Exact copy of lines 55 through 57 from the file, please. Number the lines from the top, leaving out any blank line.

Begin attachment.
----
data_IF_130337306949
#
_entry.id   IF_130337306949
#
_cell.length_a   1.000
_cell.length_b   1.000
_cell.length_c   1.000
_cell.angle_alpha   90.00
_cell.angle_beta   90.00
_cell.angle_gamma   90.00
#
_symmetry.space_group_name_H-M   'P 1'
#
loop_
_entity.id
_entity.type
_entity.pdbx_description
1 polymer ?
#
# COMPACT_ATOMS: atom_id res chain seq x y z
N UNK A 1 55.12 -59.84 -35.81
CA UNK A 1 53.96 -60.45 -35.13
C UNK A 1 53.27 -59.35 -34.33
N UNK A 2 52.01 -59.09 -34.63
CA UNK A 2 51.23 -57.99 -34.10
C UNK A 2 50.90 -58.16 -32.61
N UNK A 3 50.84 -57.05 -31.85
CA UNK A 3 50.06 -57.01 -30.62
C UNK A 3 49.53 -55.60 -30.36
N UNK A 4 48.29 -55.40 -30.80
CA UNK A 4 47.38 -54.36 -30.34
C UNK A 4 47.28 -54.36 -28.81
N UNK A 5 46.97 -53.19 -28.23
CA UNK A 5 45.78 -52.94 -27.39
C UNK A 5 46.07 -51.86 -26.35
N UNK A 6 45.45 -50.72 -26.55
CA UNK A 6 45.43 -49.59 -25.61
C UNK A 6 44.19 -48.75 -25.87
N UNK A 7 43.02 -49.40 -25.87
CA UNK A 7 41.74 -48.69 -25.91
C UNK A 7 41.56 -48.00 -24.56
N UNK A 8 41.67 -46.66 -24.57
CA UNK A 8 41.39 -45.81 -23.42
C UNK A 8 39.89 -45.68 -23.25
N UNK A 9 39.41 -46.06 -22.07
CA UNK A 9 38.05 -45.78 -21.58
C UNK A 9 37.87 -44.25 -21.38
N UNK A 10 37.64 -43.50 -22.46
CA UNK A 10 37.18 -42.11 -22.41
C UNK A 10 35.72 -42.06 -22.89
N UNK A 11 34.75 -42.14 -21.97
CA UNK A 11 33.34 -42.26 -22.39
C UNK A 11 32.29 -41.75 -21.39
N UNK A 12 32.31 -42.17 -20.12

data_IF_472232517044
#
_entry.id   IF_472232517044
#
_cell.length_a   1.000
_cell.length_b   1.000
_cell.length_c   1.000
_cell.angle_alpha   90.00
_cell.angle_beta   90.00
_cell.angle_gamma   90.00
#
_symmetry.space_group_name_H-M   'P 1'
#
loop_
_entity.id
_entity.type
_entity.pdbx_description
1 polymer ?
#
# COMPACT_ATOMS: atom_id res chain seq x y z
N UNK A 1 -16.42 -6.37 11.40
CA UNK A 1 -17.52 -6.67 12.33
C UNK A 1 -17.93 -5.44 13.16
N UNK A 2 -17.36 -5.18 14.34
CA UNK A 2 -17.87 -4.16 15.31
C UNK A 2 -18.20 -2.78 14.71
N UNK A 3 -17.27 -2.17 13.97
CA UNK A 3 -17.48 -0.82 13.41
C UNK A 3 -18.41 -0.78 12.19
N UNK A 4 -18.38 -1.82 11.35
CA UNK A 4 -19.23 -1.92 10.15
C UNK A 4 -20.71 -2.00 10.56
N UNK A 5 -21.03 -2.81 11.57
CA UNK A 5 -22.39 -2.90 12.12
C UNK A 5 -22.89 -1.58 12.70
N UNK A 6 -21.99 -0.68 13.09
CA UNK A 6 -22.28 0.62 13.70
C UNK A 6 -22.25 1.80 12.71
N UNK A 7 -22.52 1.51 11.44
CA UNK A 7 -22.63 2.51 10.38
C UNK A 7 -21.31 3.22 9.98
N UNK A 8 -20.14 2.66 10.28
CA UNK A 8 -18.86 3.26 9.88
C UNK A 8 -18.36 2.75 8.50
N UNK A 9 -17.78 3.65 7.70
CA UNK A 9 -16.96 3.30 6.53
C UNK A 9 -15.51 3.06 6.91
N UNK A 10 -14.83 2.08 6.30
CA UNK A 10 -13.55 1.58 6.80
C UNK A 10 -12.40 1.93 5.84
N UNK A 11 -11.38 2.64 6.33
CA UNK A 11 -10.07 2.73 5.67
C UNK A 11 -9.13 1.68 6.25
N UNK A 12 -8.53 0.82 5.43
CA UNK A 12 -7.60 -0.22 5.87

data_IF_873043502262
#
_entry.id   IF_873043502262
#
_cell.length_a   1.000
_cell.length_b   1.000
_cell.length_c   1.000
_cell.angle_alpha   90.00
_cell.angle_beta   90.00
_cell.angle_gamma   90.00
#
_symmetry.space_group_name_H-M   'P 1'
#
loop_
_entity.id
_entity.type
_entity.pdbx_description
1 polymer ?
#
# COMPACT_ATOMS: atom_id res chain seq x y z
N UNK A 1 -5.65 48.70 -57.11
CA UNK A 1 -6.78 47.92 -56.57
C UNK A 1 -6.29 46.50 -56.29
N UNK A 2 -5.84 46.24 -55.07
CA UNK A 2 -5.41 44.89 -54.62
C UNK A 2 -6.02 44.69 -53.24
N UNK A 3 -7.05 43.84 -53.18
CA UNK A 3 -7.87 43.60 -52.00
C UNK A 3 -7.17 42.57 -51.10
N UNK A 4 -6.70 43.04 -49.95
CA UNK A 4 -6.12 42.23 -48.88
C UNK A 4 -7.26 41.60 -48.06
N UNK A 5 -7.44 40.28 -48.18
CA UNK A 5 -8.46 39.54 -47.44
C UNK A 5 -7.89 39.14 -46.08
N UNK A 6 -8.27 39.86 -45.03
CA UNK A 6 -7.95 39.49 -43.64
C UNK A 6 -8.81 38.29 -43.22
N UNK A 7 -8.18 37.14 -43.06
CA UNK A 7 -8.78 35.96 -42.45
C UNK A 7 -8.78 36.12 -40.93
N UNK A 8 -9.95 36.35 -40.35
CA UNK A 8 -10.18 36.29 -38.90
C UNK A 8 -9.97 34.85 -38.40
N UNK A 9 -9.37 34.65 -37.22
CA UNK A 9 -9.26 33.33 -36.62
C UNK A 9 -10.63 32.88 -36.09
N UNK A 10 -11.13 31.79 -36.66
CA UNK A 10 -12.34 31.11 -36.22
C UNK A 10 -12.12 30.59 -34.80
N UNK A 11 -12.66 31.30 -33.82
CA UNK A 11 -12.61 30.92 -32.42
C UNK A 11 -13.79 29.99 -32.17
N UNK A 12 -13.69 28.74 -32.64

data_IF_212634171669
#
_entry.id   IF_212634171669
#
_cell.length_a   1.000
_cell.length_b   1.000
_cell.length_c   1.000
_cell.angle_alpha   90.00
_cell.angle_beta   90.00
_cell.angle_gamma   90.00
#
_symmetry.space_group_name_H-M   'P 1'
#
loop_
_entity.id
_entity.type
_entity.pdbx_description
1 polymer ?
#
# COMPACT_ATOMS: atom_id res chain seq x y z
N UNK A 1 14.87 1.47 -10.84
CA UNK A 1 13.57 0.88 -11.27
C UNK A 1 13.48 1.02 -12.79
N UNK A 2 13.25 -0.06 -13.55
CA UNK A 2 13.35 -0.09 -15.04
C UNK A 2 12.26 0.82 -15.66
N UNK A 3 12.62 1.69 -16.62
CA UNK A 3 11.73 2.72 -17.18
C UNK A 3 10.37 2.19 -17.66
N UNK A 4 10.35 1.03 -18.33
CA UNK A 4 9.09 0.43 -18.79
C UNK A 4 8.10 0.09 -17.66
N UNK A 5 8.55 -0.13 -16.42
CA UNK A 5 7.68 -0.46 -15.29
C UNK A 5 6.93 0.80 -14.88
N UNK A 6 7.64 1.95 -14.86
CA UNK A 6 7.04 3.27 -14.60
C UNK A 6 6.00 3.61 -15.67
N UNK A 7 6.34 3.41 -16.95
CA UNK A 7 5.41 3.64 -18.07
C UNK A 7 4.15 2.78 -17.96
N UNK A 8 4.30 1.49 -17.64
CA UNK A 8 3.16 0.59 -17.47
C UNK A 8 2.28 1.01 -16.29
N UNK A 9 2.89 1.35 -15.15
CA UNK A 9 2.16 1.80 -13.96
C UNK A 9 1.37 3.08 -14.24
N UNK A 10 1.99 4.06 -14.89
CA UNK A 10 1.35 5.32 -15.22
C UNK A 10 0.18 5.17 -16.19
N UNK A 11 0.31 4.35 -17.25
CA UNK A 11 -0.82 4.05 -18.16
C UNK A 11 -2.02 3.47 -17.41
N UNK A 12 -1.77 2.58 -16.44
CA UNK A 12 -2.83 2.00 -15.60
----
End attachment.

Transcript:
data_IF_472232517044
#
_entry.id   IF_472232517044